The Undergraduate Leadership Minor’s mission is to produce effective, engaged, global leaders and citizens that are prepared to take on the adaptive challenges of today and tomorrow.
This interdisciplinary minor serves a diverse group of students and complements all academic majors with its emphasis on problem-solving skills, understanding diverse philosophies and cultures within and across societies, and developing skills for effective citizenship and lifelong learning. As a truly collaborative program, the Leadership Minor is dedicated to supporting the University of Minnesota’s civic mission to develop graduates who can apply their undergraduate education toward creating a better world and who can be proactive leaders in society.
From the Director:
The Undergraduate Leadership Minor at the University of Minnesota is almost 20 years old and since its inception as an idea and task force in 1996, the world and (in response) the program have changed significantly. It’s good to take time to celebrate milestones such as when we broke over 1,000 enrollments in 2011 or when we received the Liberal Education designator (2014) for our capstone course, but it is also important that we keep our eyes on the real prize: Leadership education as a way to make a better, more equitable, and sustainable world.
If you are an alumni or current student of the program, a partner, or just curious about leadership education, we hope that the end result of flipping through the following pages will be renewed hope in the future we are working to create with young people at the University of Minnesota. Our program started as most changes do as an idea that led to a small pilot (with 20 curious students and a few courageous and visionary faculty and staff), and has resulted thus far in a program that has over 1, 500 enrollments across over 60 sections a year. The dedication of the first courageous and curious group laid the robust foundation for a program that almost unheard of in the early 1990’s: a cross-collaborative, for-credit, leadership development program that could go beyond knowledge of theory to support students in becoming the leaders they wanted to see in the world.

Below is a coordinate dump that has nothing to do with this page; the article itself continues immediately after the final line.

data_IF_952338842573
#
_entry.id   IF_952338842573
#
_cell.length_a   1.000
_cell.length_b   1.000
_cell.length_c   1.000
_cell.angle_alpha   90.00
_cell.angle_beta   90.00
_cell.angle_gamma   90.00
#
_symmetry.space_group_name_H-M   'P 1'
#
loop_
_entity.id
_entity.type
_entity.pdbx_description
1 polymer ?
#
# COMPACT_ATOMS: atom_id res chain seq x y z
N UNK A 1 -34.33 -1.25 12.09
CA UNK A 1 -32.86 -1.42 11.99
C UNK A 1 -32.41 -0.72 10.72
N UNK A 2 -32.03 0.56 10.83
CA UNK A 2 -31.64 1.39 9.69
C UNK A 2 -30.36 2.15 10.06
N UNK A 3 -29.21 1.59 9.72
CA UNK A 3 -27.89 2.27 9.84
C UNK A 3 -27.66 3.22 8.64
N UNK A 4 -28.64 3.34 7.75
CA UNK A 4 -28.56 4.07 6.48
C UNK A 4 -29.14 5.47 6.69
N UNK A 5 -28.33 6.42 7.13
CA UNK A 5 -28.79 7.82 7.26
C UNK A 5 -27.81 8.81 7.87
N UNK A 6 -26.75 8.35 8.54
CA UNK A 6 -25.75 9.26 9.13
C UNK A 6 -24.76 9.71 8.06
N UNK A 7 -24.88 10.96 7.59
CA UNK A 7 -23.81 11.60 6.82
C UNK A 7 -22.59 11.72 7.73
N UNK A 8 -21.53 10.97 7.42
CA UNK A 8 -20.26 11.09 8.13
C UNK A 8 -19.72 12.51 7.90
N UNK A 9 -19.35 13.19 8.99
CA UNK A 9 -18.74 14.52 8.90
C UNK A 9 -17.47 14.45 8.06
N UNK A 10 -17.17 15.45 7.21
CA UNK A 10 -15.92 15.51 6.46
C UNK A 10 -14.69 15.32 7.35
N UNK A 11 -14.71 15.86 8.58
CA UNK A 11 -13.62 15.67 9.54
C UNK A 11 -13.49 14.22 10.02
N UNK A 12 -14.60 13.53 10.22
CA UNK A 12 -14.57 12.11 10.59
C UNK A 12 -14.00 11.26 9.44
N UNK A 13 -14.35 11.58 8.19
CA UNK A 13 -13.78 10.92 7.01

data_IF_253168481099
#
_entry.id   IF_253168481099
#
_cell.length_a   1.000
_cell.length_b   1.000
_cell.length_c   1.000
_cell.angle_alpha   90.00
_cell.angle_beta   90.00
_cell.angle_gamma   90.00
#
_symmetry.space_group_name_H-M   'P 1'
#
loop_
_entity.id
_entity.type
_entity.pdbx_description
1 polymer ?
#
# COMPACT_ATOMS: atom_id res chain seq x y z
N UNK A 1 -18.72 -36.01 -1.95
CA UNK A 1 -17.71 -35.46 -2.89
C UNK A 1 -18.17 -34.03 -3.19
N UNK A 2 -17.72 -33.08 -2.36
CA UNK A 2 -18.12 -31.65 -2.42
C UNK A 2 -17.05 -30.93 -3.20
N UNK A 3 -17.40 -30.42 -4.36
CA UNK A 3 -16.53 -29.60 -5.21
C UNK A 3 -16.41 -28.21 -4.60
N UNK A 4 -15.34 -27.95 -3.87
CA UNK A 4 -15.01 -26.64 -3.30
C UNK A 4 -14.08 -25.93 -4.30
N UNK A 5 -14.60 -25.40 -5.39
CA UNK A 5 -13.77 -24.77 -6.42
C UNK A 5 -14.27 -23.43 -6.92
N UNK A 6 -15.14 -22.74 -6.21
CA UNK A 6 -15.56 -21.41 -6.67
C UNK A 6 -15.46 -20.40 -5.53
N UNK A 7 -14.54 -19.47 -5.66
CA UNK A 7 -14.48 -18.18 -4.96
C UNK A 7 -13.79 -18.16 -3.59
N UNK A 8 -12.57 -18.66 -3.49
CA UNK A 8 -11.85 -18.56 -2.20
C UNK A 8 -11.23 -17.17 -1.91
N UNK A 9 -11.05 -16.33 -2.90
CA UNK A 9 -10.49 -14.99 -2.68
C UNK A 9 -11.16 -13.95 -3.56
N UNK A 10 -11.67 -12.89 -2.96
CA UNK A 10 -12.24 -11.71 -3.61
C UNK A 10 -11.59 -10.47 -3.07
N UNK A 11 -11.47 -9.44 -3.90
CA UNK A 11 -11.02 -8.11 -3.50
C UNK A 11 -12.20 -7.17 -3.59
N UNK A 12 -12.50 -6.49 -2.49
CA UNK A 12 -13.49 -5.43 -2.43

But our work is far from done. Now we are embarking on asking and answering the question “to what end?” Do our students graduate and change systems? Are they not only equipped, but do they make the choice to practice leadership in ways that affect the wicked problems facing us today? It will take a while to answer these big questions, but we are poised and ready to do so. If the answers are yes, then more questions will follow: How can we share what we know with K-12 teachers? How can we partner with corporations to develop and train leaders who haven’t been part of our program? How do we go to scale? If the answers are no, then we will continue to pilot, refine, and try again until we know we are achieving the outcomes we not only want to, but need to achieve.
The more I learn about the world, leadership, and life the more I realize I still have left to learn. I am truly excited to be working with people from our campuses, our communities, across the nation, and internationally as we move forward in these most uncertain, but most alive times. Thank you for being part of this work.
Linnette Werner, M.A., PhD.